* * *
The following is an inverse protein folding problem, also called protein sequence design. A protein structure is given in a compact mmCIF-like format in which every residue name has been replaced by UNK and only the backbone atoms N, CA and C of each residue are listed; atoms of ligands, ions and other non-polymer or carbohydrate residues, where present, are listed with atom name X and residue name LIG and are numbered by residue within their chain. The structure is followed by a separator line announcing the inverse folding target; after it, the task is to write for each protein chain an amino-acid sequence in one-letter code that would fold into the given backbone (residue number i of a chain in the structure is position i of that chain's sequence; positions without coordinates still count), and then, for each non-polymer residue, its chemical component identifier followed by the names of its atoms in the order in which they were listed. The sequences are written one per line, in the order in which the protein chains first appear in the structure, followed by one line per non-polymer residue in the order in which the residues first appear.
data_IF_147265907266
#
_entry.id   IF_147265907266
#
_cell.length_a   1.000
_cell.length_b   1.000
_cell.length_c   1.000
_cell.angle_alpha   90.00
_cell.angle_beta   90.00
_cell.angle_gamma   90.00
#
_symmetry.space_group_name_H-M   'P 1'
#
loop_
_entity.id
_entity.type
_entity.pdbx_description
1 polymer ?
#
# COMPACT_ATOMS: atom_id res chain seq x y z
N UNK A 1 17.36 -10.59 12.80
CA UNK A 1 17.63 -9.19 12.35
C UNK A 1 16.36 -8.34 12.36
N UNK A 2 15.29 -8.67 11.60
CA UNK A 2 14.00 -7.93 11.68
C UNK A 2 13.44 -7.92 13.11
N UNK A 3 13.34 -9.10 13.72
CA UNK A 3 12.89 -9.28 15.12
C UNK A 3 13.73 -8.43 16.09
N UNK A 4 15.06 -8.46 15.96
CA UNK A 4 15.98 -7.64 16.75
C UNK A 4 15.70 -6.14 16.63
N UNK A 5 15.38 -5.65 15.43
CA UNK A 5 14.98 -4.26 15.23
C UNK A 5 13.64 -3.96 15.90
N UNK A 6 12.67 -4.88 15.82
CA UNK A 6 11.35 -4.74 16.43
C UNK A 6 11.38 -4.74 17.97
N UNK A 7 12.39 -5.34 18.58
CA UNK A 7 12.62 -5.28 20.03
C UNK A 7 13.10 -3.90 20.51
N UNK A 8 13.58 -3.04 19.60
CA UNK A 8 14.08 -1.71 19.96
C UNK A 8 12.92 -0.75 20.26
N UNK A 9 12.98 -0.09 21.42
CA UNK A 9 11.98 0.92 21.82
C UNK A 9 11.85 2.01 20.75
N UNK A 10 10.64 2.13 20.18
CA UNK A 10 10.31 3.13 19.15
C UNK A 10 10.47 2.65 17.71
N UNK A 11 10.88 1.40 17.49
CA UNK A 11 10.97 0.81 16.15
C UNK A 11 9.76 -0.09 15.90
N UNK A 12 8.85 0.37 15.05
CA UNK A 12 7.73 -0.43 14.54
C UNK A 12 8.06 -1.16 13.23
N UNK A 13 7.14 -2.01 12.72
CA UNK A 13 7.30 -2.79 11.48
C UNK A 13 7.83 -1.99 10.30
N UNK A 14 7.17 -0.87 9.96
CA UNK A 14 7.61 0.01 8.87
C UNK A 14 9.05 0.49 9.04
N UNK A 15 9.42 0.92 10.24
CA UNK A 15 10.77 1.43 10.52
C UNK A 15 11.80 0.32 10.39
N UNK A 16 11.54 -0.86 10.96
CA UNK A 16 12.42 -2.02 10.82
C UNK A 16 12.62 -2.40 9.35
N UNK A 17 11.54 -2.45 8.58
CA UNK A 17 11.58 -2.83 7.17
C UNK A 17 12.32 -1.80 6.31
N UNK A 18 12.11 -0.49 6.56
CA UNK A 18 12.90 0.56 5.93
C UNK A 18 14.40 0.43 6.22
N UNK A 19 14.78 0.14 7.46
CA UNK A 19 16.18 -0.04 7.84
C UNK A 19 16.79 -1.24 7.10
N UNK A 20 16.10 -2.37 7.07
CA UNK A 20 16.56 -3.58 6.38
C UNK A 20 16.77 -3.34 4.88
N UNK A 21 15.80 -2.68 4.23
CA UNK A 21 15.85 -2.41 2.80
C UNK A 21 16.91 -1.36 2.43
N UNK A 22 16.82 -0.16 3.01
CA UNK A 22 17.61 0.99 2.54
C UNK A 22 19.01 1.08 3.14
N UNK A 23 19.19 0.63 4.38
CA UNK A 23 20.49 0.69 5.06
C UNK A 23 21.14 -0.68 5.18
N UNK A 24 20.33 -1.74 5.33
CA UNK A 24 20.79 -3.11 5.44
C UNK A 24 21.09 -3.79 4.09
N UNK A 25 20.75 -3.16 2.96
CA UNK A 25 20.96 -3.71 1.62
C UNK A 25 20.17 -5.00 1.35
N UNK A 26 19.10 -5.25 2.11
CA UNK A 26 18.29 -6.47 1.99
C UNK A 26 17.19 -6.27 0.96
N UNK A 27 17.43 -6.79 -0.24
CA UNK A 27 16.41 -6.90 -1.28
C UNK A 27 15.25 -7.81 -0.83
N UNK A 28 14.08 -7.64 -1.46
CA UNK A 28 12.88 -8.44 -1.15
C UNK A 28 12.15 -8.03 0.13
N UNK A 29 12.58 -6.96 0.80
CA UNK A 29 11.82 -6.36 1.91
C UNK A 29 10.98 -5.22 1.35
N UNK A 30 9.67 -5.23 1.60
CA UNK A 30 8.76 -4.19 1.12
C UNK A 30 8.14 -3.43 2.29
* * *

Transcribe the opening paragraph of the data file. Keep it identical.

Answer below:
The following is an inverse protein folding problem, also called protein sequence design. A protein structure is given in a compact mmCIF-like format in which every residue name has been replaced by UNK and only the backbone atoms N, CA and C of each residue are listed; atoms of ligands, ions and other non-polymer or carbohydrate residues, where present, are listed with atom name X and residue name LIG and are numbered by residue within their chain. The structure is followed by a separator line announcing the inverse folding target; after it, the task is to write for each protein chain an amino-acid sequence in one-letter code that would fold into the given backbone (residue number i of a chain in the structure is position i of that chain's sequence; positions without coordinates still count), and then, for each non-polymer residue, its chemical component identifier followed by the names of its atoms in the order in which they were listed. The sequences are written one per line, in the order in which the protein chains first appear in the structure, followed by one line per non-polymer residue in the order in which the residues first appear.